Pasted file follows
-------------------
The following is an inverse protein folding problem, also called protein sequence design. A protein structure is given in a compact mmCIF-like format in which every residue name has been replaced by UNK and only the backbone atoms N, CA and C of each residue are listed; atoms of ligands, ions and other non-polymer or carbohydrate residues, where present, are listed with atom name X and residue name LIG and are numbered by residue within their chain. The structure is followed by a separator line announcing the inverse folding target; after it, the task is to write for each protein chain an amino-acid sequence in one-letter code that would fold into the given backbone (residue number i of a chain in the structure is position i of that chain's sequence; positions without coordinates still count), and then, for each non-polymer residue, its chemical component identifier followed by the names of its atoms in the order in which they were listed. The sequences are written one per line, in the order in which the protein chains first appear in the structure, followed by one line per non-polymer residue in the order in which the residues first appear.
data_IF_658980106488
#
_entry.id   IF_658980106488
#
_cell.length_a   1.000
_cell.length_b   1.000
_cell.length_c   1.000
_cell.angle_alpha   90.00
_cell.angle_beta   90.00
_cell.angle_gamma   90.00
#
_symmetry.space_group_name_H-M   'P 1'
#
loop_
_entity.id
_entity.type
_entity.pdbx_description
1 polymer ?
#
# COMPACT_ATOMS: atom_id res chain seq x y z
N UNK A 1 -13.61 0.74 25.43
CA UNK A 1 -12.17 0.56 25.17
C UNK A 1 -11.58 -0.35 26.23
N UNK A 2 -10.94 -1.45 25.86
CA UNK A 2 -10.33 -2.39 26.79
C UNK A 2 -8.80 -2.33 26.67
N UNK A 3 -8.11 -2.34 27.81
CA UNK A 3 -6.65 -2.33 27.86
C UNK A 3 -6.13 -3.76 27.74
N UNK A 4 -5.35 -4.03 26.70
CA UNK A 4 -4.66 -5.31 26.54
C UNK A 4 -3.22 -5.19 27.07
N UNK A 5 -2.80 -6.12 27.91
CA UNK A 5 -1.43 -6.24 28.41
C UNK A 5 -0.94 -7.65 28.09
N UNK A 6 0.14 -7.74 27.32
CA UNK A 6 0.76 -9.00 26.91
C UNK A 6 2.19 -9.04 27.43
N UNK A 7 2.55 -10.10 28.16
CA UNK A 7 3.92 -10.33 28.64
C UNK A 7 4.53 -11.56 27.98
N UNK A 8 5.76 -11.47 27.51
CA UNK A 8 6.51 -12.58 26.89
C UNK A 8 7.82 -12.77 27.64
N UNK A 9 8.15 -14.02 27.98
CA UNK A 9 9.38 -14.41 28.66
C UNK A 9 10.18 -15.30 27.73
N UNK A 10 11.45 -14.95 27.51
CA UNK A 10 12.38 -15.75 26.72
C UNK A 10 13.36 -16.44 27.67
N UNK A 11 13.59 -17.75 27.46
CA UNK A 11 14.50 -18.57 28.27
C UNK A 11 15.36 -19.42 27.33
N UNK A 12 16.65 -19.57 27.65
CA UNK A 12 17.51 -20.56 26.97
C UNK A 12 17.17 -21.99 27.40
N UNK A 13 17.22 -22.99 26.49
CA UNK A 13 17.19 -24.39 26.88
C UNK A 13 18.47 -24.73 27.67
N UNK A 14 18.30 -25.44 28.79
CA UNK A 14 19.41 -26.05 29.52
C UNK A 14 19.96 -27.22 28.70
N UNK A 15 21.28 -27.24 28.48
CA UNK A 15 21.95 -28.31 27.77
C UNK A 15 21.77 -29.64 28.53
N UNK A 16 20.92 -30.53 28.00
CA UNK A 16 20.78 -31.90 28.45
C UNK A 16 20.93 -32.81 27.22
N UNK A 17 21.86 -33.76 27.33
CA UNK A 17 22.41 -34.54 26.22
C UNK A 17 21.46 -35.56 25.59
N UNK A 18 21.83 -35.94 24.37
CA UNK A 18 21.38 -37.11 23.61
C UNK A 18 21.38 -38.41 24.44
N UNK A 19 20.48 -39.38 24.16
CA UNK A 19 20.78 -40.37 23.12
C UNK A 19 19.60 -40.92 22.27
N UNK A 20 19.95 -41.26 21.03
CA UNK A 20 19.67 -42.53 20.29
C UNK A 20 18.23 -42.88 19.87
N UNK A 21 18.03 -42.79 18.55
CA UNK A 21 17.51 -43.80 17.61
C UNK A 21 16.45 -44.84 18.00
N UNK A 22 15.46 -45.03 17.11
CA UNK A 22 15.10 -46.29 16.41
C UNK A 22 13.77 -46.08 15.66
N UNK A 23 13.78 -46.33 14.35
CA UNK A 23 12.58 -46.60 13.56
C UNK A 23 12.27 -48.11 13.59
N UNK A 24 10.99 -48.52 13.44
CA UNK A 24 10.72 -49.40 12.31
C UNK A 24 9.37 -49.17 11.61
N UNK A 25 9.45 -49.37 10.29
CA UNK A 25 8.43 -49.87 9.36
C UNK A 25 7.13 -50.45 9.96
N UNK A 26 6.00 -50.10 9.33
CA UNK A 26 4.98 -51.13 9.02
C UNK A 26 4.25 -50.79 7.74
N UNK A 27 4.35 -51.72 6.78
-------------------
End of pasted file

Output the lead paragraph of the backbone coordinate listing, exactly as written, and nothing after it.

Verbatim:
The following is an inverse protein folding problem, also called protein sequence design. A protein structure is given in a compact mmCIF-like format in which every residue name has been replaced by UNK and only the backbone atoms N, CA and C of each residue are listed; atoms of ligands, ions and other non-polymer or carbohydrate residues, where present, are listed with atom name X and residue name LIG and are numbered by residue within their chain. The structure is followed by a separator line announcing the inverse folding target; after it, the task is to write for each protein chain an amino-acid sequence in one-letter code that would fold into the given backbone (residue number i of a chain in the structure is position i of that chain's sequence; positions without coordinates still count), and then, for each non-polymer residue, its chemical component identifier followed by the names of its atoms in the order in which they were listed. The sequences are written one per line, in the order in which the protein chains first appear in the structure, followed by one line per non-polymer residue in the order in which the residues first appear.